Enterprise Gamification Ready To Make The Collaborative Dream Real
2012 is the start of an enterprise gamification revolution that will let companies achieve social collaboration goals.
Finally, there's the final rock-solid foundational component for enterprise gamification, which I alluded to above: Despite the desirability of the outcome, the stakeholders need to be shown how to collaborate in order to reach these goals. This is the dirty little secret of the social/collaborative world in which we're trying to live. We're not a very collaborative society--this is, after all, the nation of the rugged individualist, the Jeffersonian pioneer conquering the wilderness. Enlightened and capable, naturalement. But collaborative? Not us.
This is where enterprise gamification becomes a powerful tool for the 21st century enterprise, providing a system of incentives and disincentives that direct individuals and groups towards a set of behaviors that in turn positively influences a desired outcome. A well-designed enterprise gamification environment becomes an engagement mechanism for collaborative behavior that can overcome the natural inability of people and enterprises to collaborate effectively towards a common goal.
Thus, the classic gamification elements, such as points, badges, contests, leaderboards, ratings are put to use incenting people to collaborate and cooperate towards the desired outcome. On the way, people get tangible rewards, peer and supervisor recognition, a sense of purpose and collective action, and other psycho-social rewards that can help them and the enterprise reach the apex of Maslow's hierarchy. And they have some fun getting there.
But that's not all. Because all the stakeholder interactions are taking place inside a gamified technology platform--even those interactions that require use of some enterprise or desktop software system--there's an unprecedented ability to measure how well individuals and groups are collaborating. This analytical capability isn't just limited to people: The same environment can also show us how well the technology components, both the gamified elements and the enterprise or desktop software systems, are working towards serving the desired outcome. This ability to measure how people and processes interact and offer guidelines for improvements will provide an unprecedented window into the enterprise's overall effectiveness.
Meanwhile, something subversive is happening inside the newly gamified enterprise: People are more engaged, more able to understand and support the outcomes that matter to the enterprise, and they're being recognized and rewarded for these actions. This ability to acknowledge the contribution of individuals in a collaborative endeavor isn't unique to gamification. But only in a gamified environment can everyone--employees, their peers, and their supervisors--see the value of those contributions to the individual, the work group, and to the company as a whole.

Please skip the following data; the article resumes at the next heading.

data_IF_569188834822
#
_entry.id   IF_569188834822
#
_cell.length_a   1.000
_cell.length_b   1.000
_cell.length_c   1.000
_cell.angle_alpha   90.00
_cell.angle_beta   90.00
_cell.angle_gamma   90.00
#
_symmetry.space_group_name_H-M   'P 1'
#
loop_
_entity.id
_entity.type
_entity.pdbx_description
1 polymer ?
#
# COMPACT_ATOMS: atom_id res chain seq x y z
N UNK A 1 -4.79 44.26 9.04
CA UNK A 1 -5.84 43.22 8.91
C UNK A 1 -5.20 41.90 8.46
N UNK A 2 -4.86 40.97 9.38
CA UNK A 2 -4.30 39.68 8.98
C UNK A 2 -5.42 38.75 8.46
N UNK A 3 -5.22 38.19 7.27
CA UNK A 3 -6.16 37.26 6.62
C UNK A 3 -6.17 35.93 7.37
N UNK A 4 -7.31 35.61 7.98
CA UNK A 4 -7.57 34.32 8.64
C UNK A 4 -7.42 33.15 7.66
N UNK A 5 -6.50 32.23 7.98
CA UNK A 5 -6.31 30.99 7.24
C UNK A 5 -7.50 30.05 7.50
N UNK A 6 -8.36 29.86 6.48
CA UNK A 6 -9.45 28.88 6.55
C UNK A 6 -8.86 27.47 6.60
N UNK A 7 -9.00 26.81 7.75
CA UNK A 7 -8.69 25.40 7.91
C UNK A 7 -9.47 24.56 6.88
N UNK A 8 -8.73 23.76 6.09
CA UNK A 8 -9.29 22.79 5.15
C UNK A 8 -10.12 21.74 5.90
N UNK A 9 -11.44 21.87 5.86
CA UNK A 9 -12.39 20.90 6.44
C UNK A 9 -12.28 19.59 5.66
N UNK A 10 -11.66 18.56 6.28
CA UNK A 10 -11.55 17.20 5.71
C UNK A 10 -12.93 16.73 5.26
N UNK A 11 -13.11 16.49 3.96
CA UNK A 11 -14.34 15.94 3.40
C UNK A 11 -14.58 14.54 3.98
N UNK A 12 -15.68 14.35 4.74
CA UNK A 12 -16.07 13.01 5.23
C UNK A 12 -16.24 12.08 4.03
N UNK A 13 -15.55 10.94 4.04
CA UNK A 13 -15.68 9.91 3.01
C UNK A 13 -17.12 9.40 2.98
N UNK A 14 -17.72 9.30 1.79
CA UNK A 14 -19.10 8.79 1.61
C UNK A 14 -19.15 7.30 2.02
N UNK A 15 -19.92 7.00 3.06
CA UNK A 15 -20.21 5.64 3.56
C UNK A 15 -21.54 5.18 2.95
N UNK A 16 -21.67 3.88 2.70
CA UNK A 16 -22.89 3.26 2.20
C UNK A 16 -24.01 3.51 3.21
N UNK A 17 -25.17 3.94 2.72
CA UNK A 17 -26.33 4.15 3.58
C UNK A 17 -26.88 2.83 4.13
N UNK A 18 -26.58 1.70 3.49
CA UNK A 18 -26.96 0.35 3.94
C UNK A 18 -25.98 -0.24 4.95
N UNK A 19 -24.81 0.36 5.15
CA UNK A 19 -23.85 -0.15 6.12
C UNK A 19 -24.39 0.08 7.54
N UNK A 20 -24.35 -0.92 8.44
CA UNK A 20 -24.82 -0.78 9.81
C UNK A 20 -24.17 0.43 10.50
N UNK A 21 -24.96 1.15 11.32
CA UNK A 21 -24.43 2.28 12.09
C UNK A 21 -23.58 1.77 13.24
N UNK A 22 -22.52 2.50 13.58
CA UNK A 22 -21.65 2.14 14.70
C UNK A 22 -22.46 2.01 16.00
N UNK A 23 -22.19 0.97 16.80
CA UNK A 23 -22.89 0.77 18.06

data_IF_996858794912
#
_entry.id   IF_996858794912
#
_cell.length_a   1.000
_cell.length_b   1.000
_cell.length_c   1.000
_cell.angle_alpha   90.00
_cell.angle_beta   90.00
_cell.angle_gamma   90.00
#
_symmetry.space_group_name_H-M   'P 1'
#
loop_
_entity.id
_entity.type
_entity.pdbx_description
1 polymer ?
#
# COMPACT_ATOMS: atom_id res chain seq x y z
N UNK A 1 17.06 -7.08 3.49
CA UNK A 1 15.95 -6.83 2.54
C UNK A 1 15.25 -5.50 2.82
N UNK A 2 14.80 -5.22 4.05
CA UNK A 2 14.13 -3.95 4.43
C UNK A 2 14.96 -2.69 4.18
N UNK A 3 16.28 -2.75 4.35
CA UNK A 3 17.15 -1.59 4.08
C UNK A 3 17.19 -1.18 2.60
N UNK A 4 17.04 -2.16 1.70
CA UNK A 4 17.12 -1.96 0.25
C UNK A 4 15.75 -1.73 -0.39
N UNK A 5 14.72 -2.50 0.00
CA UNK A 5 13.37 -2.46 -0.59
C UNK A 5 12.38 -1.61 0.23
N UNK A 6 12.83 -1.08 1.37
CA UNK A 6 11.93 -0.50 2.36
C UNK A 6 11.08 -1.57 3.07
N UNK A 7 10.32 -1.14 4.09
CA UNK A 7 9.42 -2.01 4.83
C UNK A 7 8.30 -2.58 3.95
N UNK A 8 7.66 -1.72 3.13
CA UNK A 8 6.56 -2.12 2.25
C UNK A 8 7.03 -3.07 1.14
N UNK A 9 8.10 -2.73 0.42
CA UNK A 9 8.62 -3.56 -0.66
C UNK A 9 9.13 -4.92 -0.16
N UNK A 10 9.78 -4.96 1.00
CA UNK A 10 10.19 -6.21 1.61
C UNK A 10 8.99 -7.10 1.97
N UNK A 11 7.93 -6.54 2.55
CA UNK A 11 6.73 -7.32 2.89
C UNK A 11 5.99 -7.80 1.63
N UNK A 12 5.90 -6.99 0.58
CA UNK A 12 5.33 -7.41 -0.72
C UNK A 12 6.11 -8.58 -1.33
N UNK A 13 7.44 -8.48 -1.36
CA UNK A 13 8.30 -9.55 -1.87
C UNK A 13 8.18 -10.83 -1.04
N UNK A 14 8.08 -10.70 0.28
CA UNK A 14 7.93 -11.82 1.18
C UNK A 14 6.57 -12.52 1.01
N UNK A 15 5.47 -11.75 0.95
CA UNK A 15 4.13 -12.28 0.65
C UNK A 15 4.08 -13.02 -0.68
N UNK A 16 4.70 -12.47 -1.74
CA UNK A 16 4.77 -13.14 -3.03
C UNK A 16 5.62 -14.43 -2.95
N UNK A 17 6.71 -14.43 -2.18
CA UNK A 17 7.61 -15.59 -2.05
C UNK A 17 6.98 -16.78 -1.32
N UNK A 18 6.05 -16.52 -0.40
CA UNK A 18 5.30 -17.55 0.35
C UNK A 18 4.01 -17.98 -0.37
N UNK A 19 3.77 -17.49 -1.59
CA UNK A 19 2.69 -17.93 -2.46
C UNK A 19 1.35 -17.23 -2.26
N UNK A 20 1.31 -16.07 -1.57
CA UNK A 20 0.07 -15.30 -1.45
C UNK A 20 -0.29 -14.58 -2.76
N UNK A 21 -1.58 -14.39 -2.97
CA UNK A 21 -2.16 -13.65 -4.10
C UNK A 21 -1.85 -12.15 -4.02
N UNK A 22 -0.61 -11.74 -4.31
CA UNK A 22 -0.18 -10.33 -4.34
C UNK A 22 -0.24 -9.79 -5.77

In conclusion, I have to confess to an essential problem that continues to bedevil enterprise gamification: a real ROI. Enterprise gamification is very theoretical, there simply is no data to prove it works, yet. That's the goal for 2012: Take the theory into the field, show how it works, and do it well. That's one of my personal goals as a gamification catalyst, and one that I'll be writing about as the year unfolds.
Luckily for all of us in enterprise gamification, there's lots of solid data on how well traditional multi-user, online gaming works in terms of issues like user engagement and knowledge transfer. Multi-user game researchers like Nick Yee and game-based training researchers like David Williamson Shaffer, to name two of hundreds of researchers in these fields, have amassed considerable data that supports the notion that gamification could have a powerful impact on the enterprise. This body of research is vast, comprehensive, and, in my opinion, provides an effective starting point for cost justifying enterprise gamification. But more is needed, nonetheless.
So, hold tight, it's going to be a fun year, and a year when fun enters the enterprise in the most subversive guise possible: as a means to make good on social collaboration and the potential for greater efficiency in the performance of ad hoc processes. It's a worthy goal, and enterprise gamification is a worthy platform. Onward!
Josh Greenbaum is principal of Enterprise Applications Consulting, a Berkeley, Calif., firm that consults with end-user companies and enterprise software vendors large and small. Clients have included Microsoft, Oracle, SAP, and other firms that are sometimes analyzed in his columns. Write him at firstname.lastname@example.org.
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